A federal judge has, for the moment, opened Ohio to shipping from out-of-state wineries.
Residents can now obtain as much out-of-state wine as they want if they pay the appropriate taxes.
On Tuesday, Judge George Smith said that long-standing Ohio laws and regulations that confined yearly out-of-state wine shipments to 15 gallons per family were unconstitutional.
Ohio, with 100 producers, is America’s fifth-largest wine-producing state. When its legislature reconvenes in the fall, it could enact a law that, containing newly formulated language reflecting a Supreme Court ruling, approves or bans shipping in its entirety.
Smith’s decision was prompted by the US Supreme Court’s ruling in May that states that permit their own wineries to ship inside the state must grant outsiders the same privilege or must ban both methods of shipment.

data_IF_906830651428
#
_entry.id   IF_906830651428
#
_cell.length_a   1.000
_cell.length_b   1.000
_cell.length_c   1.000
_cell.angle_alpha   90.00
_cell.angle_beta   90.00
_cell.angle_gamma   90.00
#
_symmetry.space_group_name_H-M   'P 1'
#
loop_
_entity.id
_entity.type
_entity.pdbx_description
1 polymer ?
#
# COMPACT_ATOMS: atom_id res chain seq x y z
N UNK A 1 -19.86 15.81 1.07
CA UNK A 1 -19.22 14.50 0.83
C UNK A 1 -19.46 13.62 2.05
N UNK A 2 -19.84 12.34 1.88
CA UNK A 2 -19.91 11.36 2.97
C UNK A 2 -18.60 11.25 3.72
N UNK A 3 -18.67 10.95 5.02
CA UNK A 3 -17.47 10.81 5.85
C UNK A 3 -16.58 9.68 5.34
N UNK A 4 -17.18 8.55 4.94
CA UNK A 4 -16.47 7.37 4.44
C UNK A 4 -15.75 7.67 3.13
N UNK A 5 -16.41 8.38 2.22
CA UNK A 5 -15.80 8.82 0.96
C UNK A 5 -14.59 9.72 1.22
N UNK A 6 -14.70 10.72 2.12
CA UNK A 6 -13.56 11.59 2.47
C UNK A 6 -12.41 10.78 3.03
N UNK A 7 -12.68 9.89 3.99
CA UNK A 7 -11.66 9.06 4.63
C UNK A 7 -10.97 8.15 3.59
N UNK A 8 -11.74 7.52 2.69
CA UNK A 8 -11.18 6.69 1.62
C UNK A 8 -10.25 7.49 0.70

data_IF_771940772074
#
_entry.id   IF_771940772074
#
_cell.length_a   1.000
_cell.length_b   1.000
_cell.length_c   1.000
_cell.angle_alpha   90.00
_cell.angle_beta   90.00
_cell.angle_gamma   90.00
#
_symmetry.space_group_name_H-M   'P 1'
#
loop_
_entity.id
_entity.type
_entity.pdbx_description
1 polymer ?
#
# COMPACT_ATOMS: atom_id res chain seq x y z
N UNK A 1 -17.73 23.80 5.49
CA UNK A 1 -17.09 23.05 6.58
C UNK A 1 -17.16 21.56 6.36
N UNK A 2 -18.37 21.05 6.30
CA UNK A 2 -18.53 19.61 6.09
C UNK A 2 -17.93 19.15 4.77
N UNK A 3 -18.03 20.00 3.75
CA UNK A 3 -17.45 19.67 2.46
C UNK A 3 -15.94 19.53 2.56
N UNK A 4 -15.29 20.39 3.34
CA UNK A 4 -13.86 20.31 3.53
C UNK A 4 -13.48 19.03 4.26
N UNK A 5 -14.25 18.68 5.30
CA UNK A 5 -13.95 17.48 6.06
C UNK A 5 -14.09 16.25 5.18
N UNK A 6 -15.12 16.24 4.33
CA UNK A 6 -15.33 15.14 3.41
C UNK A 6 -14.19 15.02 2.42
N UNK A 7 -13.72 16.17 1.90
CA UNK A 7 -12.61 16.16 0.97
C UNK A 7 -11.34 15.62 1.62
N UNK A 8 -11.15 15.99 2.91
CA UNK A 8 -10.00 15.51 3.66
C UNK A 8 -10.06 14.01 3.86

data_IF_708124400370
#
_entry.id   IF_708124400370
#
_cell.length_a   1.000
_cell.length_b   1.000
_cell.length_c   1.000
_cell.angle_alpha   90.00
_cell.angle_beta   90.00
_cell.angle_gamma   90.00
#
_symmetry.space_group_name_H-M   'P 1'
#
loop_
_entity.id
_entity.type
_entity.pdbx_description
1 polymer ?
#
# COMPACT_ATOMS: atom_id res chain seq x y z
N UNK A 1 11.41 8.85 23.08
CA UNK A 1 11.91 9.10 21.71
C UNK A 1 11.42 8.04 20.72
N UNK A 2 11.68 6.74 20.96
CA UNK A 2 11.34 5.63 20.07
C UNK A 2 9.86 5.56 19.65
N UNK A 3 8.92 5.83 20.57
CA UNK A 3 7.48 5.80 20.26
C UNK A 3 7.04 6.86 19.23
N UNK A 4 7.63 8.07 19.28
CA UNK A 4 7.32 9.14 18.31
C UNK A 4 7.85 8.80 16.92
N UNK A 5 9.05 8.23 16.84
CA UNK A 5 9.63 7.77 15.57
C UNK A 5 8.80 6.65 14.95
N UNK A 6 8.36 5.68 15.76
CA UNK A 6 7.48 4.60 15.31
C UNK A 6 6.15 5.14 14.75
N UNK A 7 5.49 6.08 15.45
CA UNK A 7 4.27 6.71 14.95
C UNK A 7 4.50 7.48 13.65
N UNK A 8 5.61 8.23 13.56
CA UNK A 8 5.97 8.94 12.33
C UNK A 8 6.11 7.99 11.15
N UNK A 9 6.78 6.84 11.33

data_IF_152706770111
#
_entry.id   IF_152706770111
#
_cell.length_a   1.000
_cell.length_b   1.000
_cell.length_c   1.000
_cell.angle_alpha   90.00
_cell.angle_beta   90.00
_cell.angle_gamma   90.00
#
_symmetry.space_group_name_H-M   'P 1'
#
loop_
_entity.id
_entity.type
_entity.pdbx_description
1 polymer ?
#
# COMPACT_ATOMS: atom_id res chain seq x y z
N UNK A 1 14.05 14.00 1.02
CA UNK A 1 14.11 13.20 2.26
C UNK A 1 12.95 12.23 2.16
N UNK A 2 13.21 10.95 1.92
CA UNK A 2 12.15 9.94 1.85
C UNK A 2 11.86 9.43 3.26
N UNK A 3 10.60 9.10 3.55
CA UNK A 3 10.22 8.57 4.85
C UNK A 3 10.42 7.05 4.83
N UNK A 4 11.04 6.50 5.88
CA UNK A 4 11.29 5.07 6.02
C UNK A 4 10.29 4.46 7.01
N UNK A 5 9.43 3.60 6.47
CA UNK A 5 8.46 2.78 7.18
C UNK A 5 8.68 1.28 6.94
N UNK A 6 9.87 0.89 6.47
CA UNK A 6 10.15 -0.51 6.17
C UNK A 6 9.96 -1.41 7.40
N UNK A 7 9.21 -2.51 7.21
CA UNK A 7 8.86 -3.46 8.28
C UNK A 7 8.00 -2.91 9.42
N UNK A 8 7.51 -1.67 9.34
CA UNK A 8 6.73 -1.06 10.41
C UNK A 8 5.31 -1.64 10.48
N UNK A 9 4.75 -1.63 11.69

Meanwhile, pressure has begun in New Jersey, which has 27 wineries, to lift that small eastern state’s total ban on shipments.
‘Prohibition against direct sales cannot be justified,’ said The Star-Ledger of Newark, the region’s most powerful newspaper. ‘Legislature ought to take another look and come to a different conclusion.’
The daily observed that New Jersey’s residents ‘drink enough wine to be fifth in the nation in consumption.’
Louisiana Governor Kathleen Blanco signed a law that blocks that southern state’s seven wineries from shipping wine to retailers and restaurateurs. Only wholesalers can now supply local and out-of-state wines to these buyers.
The Louisiana Winery Association has asked Blanco to veto the bill. New Orleans restaurants make the city an international culinary destination.
New York and Connecticut have both passed new laws opening all shipping since the Supreme Court’s decision was handed down.
Written by Howard G. Goldberg in New York